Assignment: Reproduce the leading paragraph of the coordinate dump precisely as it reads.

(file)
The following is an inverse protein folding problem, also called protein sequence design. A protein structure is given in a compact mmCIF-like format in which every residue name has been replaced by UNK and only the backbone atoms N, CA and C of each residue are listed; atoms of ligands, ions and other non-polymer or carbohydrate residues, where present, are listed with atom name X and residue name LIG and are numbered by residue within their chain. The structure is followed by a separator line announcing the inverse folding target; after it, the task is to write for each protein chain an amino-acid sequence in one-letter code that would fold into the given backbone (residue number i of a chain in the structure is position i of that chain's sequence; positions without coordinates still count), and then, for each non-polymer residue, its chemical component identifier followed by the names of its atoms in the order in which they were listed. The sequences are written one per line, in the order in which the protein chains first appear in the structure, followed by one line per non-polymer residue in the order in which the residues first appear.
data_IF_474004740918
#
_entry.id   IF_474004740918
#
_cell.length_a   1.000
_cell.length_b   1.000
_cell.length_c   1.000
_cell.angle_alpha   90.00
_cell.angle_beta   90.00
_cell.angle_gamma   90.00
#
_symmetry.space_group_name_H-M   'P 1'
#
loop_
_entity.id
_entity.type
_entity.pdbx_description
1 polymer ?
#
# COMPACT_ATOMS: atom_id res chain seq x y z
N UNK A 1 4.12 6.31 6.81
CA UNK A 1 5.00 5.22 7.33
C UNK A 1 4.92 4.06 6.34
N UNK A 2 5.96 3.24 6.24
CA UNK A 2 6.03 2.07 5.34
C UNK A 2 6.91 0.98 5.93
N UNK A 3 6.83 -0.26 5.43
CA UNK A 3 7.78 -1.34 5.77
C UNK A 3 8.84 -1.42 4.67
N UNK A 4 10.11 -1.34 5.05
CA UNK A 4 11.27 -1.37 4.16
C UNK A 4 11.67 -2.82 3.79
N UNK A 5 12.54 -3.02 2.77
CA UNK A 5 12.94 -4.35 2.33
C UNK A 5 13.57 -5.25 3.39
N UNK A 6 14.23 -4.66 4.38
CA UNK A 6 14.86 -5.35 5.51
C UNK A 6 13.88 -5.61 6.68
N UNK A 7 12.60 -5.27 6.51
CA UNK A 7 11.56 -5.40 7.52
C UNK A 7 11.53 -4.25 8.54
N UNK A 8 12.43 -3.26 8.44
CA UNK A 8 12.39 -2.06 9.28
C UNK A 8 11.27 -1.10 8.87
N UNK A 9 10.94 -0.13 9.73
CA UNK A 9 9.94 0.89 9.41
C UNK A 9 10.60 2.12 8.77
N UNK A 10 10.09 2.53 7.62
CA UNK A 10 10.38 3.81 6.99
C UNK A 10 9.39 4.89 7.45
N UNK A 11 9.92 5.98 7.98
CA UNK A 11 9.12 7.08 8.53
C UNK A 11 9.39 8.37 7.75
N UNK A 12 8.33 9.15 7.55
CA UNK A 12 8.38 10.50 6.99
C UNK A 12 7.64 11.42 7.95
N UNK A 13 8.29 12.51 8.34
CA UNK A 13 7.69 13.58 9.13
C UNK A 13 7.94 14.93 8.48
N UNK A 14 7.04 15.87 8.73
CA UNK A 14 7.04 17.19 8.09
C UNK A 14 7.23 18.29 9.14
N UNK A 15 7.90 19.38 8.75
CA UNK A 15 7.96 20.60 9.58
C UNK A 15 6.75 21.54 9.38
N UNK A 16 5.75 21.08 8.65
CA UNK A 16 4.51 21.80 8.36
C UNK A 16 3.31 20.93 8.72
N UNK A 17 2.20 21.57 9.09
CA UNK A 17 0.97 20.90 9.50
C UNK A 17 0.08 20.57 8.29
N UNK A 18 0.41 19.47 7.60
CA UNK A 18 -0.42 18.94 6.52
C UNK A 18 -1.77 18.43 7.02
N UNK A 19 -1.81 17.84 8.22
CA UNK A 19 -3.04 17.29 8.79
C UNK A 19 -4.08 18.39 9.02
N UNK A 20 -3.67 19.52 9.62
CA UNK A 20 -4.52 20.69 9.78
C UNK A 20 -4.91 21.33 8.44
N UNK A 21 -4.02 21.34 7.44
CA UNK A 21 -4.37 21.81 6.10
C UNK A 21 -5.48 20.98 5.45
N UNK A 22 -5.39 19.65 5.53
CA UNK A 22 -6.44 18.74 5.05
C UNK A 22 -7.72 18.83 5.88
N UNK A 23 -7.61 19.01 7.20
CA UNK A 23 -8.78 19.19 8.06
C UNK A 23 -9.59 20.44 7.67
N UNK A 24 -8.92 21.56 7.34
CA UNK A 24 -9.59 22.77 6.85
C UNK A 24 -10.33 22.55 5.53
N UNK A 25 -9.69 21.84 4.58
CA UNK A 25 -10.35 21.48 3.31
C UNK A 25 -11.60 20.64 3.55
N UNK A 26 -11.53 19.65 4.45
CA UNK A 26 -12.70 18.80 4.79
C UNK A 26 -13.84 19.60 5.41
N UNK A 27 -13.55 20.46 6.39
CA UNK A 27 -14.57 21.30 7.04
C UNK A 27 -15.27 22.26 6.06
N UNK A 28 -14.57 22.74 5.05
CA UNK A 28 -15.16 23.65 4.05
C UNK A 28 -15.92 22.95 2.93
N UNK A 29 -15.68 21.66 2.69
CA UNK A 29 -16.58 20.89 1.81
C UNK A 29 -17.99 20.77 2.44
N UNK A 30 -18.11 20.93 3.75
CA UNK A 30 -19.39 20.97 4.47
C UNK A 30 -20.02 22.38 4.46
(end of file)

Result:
The following is an inverse protein folding problem, also called protein sequence design. A protein structure is given in a compact mmCIF-like format in which every residue name has been replaced by UNK and only the backbone atoms N, CA and C of each residue are listed; atoms of ligands, ions and other non-polymer or carbohydrate residues, where present, are listed with atom name X and residue name LIG and are numbered by residue within their chain. The structure is followed by a separator line announcing the inverse folding target; after it, the task is to write for each protein chain an amino-acid sequence in one-letter code that would fold into the given backbone (residue number i of a chain in the structure is position i of that chain's sequence; positions without coordinates still count), and then, for each non-polymer residue, its chemical component identifier followed by the names of its atoms in the order in which they were listed. The sequences are written one per line, in the order in which the protein chains first appear in the structure, followed by one line per non-polymer residue in the order in which the residues first appear.